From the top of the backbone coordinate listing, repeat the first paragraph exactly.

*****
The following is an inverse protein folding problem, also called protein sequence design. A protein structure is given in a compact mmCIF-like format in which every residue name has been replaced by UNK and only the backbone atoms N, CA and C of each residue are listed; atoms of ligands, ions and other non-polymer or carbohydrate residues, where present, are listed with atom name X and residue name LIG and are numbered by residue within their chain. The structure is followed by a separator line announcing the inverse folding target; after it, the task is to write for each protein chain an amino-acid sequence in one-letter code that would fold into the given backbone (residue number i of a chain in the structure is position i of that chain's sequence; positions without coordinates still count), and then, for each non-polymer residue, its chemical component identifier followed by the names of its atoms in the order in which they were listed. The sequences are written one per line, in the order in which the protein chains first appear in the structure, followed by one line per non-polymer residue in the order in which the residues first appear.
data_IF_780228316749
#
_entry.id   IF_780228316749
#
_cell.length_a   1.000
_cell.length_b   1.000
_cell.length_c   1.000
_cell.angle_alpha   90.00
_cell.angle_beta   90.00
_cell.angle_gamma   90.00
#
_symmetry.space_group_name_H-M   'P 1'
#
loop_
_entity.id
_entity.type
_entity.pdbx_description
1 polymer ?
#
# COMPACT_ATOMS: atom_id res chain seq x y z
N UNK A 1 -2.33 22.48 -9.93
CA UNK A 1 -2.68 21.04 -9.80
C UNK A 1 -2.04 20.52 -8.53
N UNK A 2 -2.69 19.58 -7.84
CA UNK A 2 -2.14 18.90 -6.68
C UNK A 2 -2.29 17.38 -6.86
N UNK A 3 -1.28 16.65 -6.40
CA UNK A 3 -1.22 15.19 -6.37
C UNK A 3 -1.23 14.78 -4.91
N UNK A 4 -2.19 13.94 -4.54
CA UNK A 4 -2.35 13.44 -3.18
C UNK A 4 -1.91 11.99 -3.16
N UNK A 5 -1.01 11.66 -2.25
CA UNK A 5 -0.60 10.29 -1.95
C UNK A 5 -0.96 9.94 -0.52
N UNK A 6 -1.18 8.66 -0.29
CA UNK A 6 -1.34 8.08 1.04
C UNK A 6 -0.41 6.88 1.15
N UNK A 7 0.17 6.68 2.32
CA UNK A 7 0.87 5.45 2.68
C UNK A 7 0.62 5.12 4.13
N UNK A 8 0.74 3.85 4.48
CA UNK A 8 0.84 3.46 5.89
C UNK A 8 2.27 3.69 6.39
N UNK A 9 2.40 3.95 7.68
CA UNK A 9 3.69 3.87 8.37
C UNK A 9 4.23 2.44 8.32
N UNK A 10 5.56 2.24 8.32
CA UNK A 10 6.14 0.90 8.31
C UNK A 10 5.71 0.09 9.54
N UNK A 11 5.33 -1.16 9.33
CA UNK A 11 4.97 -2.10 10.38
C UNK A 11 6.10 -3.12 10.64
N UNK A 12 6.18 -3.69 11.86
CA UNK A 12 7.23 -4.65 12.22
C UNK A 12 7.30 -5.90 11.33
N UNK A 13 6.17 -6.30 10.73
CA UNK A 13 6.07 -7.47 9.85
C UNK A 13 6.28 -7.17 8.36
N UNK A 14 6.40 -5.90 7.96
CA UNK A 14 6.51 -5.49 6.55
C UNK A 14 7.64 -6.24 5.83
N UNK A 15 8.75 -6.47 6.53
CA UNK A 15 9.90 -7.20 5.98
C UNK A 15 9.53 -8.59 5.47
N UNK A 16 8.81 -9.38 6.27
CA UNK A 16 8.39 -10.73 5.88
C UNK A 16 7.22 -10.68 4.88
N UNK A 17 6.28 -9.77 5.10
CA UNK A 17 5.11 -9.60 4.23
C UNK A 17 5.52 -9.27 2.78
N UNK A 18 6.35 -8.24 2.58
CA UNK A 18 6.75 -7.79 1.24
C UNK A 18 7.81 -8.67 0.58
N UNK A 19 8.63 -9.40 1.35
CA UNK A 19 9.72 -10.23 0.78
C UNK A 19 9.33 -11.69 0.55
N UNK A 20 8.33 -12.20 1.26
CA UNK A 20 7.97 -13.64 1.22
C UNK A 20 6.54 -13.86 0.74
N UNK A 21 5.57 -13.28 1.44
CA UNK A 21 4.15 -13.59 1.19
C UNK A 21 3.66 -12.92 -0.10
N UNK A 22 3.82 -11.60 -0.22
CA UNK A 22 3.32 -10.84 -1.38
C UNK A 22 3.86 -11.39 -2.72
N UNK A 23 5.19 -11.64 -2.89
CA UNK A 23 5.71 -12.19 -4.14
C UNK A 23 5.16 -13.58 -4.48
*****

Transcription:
The following is an inverse protein folding problem, also called protein sequence design. A protein structure is given in a compact mmCIF-like format in which every residue name has been replaced by UNK and only the backbone atoms N, CA and C of each residue are listed; atoms of ligands, ions and other non-polymer or carbohydrate residues, where present, are listed with atom name X and residue name LIG and are numbered by residue within their chain. The structure is followed by a separator line announcing the inverse folding target; after it, the task is to write for each protein chain an amino-acid sequence in one-letter code that would fold into the given backbone (residue number i of a chain in the structure is position i of that chain's sequence; positions without coordinates still count), and then, for each non-polymer residue, its chemical component identifier followed by the names of its atoms in the order in which they were listed. The sequences are written one per line, in the order in which the protein chains first appear in the structure, followed by one line per non-polymer residue in the order in which the residues first appear.